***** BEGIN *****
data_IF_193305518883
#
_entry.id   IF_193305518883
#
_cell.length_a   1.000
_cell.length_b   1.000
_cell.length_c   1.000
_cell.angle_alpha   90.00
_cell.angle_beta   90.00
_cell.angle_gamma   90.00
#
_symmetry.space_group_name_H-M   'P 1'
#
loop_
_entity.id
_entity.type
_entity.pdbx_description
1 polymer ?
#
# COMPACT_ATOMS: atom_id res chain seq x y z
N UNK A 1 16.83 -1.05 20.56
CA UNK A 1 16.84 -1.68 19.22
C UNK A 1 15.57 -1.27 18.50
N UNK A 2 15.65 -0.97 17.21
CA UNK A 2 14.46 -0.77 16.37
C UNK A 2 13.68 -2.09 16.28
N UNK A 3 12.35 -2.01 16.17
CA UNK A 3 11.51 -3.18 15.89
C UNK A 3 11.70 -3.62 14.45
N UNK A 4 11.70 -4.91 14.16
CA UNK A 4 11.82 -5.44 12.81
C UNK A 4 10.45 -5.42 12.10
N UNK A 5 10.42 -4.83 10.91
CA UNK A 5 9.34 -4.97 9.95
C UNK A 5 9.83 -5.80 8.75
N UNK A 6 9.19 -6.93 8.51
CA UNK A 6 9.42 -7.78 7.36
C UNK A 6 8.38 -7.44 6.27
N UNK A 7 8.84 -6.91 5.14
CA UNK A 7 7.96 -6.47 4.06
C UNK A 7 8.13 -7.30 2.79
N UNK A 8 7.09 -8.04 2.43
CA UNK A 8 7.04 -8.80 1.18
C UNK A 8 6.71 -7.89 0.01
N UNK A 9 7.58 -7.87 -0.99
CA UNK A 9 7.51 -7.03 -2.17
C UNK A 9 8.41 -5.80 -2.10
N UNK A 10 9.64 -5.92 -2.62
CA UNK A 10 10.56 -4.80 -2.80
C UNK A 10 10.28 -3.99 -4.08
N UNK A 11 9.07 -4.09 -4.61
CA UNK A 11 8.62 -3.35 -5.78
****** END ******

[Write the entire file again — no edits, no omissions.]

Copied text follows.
data_IF_193305518883
#
_entry.id   IF_193305518883
#
_cell.length_a   1.000
_cell.length_b   1.000
_cell.length_c   1.000
_cell.angle_alpha   90.00
_cell.angle_beta   90.00
_cell.angle_gamma   90.00
#
_symmetry.space_group_name_H-M   'P 1'
#
loop_
_entity.id
_entity.type
_entity.pdbx_description
1 polymer ?
#
# COMPACT_ATOMS: atom_id res chain seq x y z
N UNK A 1 16.83 -1.05 20.56
CA UNK A 1 16.84 -1.68 19.22
C UNK A 1 15.57 -1.27 18.50
N UNK A 2 15.65 -0.97 17.21
CA UNK A 2 14.46 -0.77 16.37
C UNK A 2 13.68 -2.09 16.28
N UNK A 3 12.35 -2.01 16.17
CA UNK A 3 11.51 -3.18 15.89
C UNK A 3 11.70 -3.62 14.45
N UNK A 4 11.70 -4.91 14.16
CA UNK A 4 11.82 -5.44 12.81
C UNK A 4 10.45 -5.42 12.10
N UNK A 5 10.42 -4.83 10.91
CA UNK A 5 9.34 -4.97 9.95
C UNK A 5 9.83 -5.80 8.75
N UNK A 6 9.19 -6.93 8.51
CA UNK A 6 9.42 -7.78 7.36
C UNK A 6 8.38 -7.44 6.27
N UNK A 7 8.84 -6.91 5.14
CA UNK A 7 7.96 -6.47 4.06
C UNK A 7 8.13 -7.30 2.79
N UNK A 8 7.09 -8.04 2.43
CA UNK A 8 7.04 -8.80 1.18
C UNK A 8 6.71 -7.89 0.01
N UNK A 9 7.58 -7.87 -0.99
CA UNK A 9 7.51 -7.03 -2.17
C UNK A 9 8.41 -5.80 -2.10
N UNK A 10 9.64 -5.92 -2.62
CA UNK A 10 10.56 -4.80 -2.80
C UNK A 10 10.28 -3.99 -4.08
N UNK A 11 9.07 -4.09 -4.61
CA UNK A 11 8.62 -3.35 -5.78